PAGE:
The 1932 Marx Brothers farce Horse Feathers opens with a presidential installation involving the gown-clad faculty and the more casually attired student body of Huxley College (whose rival, incidentally, is Darwin). The new president is inexplicably Groucho, holding nothing back just because his character wears a doctoral gown. After a brief speech, Groucho breaks into song:
I don’t know what they have to say,
It makes no difference anyway —
Whatever it is, I’m against it!
No matter what it is or who commenced it,
I’m against it.
Your proposition may be good
But let’s have one thing understood —
Whatever it is, I’m against it!
It doesn’t matter in the end, of course, as Huxley defeats Darwin and the brothers polyandrously win the hand of the “college widow.” It’s utterly nonsensical, chaotic—Groucho, Harpo, Chico, and Zeppo at their best.
Independent schools open the 2011–12 school year on possibly a less stable note. The economy is wobbling, the political process is unraveling, and our national intellectual aspirations have sunk so low that the Miss USA contest had no qualms about asking contestants whether evolution should be taught in schools; a bunch of contestants thought not. At the same time, the wealth and parental ambitions of households at the tip-top of the economy—the couple of undertaxed percent of the U.S. population who control most of its wealth—have grown apace, and I suppose the independent school world can hardly be faulted for wanting to provide good service such families.
At the risk of repeating myself, I remind readers of the power of brand. “Brand” tends to be used as a good reason for institutional consistency, which makes superficially good sense. But if a school’s brand is truly “educational excellence,” that’s not necessarily the same thing as “educational stasis at a high-but-traditional-and-familiar level.” One’s brand should not prohibit change, at least change made thoughtfully and for reasons that are supported by experiential reality.
Because the approaches and practices that make an education excellent are changing, in ways that have been so belabored and oft-repeated that the term “21st-century skills” has become kind of annoying. But it’s true, and it’s real. Ask any college admission officer or professor if students who have significant experiences doing high-level collaborative project-based work or who have had intensive experiences with design thinking don’t have a leg up when it comes to admissibility and academic promise. Sure, they must also know how to write and to have mastered the second derivative, and test scores and GPA are still the coin of the realm in most admission offices. But, to be blunt, colleges are looking for students whose experiences and skill sets are differentiated from those of the generality of applicants—and in 2011 a kid whose résumé is packed with “21st-century skills” still stands out as different.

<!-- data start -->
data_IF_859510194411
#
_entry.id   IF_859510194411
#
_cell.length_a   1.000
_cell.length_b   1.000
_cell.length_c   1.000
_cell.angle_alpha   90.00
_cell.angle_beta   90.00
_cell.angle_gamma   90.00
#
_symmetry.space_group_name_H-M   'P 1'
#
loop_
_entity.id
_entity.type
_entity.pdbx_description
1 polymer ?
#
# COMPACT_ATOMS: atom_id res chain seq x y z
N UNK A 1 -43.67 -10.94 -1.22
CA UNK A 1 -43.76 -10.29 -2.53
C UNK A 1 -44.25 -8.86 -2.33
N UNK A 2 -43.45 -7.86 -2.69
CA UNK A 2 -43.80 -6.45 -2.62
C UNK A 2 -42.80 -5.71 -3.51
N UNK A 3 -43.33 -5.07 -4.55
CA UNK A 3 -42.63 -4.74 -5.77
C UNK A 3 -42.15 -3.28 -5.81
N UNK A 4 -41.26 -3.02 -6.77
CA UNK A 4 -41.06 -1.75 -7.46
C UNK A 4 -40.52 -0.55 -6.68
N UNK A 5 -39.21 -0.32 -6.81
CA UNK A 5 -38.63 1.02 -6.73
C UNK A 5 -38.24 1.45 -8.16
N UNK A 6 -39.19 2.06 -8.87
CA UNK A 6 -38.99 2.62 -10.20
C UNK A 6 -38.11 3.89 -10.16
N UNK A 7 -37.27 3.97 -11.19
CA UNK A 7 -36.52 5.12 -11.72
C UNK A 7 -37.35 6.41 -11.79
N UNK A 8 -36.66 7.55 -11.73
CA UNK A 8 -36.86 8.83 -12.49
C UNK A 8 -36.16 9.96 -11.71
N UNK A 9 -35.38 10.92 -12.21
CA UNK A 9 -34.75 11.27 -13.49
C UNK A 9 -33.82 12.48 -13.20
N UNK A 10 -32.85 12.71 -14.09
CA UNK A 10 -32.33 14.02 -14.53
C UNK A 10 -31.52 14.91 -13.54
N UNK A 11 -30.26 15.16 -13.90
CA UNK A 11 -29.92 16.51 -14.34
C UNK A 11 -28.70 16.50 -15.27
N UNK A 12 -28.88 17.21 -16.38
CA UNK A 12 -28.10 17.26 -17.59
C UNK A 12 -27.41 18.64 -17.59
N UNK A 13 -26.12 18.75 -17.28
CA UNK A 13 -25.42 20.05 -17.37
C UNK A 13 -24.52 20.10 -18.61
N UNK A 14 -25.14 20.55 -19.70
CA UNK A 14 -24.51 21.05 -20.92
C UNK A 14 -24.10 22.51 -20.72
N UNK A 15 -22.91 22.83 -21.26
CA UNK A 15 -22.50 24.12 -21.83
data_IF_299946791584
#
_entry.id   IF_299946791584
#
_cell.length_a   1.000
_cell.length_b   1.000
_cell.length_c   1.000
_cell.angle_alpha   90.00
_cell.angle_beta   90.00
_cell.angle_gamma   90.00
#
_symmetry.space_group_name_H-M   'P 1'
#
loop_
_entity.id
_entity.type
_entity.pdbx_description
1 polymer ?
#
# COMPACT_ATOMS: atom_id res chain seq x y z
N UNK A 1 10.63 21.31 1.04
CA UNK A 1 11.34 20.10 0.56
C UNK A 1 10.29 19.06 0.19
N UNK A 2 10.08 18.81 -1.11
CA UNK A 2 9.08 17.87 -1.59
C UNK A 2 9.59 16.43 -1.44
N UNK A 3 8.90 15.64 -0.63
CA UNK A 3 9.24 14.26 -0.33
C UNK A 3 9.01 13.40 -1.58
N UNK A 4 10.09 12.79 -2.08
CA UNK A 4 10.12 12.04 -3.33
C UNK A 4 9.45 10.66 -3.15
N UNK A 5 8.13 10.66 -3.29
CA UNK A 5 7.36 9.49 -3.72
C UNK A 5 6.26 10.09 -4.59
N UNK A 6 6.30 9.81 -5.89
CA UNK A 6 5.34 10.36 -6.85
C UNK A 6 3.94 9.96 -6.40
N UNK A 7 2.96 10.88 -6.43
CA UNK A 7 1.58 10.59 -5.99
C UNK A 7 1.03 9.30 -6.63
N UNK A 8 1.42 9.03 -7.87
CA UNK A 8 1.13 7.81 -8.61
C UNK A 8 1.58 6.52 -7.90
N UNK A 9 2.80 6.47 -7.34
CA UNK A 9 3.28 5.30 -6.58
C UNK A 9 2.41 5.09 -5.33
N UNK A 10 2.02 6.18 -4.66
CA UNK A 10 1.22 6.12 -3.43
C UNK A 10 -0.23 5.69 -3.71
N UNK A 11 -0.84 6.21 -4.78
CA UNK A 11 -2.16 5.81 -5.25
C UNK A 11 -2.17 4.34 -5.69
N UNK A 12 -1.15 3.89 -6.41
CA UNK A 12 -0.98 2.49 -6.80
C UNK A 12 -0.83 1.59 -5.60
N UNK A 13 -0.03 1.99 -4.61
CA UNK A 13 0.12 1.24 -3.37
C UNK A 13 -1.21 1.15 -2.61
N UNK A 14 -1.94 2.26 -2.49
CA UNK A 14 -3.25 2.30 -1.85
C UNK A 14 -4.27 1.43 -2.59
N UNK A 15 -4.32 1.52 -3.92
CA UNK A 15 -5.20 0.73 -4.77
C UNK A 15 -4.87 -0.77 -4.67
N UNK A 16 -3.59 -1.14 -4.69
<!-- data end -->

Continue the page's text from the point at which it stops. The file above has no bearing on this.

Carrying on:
In other words, schools actively engaged in developing their academic programs along lines that are now pretty well established as very effective are giving their students the kind of instrumental boost—along with actually useful cognitive skills and mindsets—that anxious parents (and wealthy ones—in other words, our traditional clientele) expect independent schools to provide.
Several generations of serious thinkers, from Jerome Bruner to Howard Gardner to Sir Ken Robinson, and a host of gurus heralding the promise of technology and new ways to think about curriculum and assessment have shown us the way to better world, and faculties and leaders who shudder at this world—educators like Groucho and the Huxley professoriate, reflexively “against it”—risk, well, everything. Soon enough there may be very little place for teachers who are afraid to advance their methods and curricula, administrators who are unwilling to push the issue, and boards who are trapped in the idea that tradition somehow froze solid—or should have—in 1965. Those anxious and ambitious families will be looking to take their kids, and their wealth, elsewhere, to schools that can serve their students and that will provide the kind of differentiating program that will make their children stand out in the beauty pageant that is selective college admissions these days.
I’m always shocked when I hear of great, “legacy” schools, rolling in endowment and applicants, that are paralyzed—teachers or leaders or governors or all three—by the idea that comprehensive curricular change could do them harm. Good grief! Who among us have stronger, more secure brands—more rock-solid credentials of “excellence”—to leverage in the direction of something new and substantially better? If St. Grottlesex were to change its methods—even if it meant following the lead of less prestigious but prospering schools who have been moving 21st-centuryward for a decade or more—those methods would soon become, like Harkness Tables—industry standards for this new century.
Of course, were this to happen the schools that have already embraced 21st-century methods might risk losing their competitive advantage and their students risk losing their differentiating characteristics. But I’m quite certain that such schools do not see themselves atop a plateau of practice but rather as engaged on a continuing journey toward new ways and new ideas.
But schools that aren’t wholeheartedly undertaking this journey, schools that permit themselves the false luxury of being fastidiously “against it,” may soon find themselves going nowhere, fast. To bring some of the more far-flung elements of this essay together in one stroke, it’s about evolution—it’s Darwinian. Adapt, or face the dead end.
I am aware that this “argument to the market” is materialistic almost to the point of cynicism. But what is it going to take to get more of our schools and their faculties off the dime? If survival, or at least a raise, is at stake, will more independent school educators open their minds and embrace real change?